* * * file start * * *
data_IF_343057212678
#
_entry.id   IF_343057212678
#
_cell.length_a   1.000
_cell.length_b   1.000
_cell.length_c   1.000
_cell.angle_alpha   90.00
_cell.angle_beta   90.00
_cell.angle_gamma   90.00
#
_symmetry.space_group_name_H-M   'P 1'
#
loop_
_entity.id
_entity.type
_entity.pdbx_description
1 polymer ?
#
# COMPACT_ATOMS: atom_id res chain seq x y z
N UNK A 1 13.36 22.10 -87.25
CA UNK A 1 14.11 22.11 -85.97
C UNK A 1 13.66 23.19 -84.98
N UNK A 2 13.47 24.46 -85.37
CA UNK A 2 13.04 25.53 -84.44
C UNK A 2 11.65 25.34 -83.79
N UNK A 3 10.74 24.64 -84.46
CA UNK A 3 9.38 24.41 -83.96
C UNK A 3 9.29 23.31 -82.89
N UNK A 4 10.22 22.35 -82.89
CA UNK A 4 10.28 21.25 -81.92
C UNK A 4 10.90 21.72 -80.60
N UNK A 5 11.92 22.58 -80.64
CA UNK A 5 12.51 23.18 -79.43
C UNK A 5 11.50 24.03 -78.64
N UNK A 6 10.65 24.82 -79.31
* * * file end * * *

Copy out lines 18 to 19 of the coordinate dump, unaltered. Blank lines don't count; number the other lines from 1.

1 polymer ?
#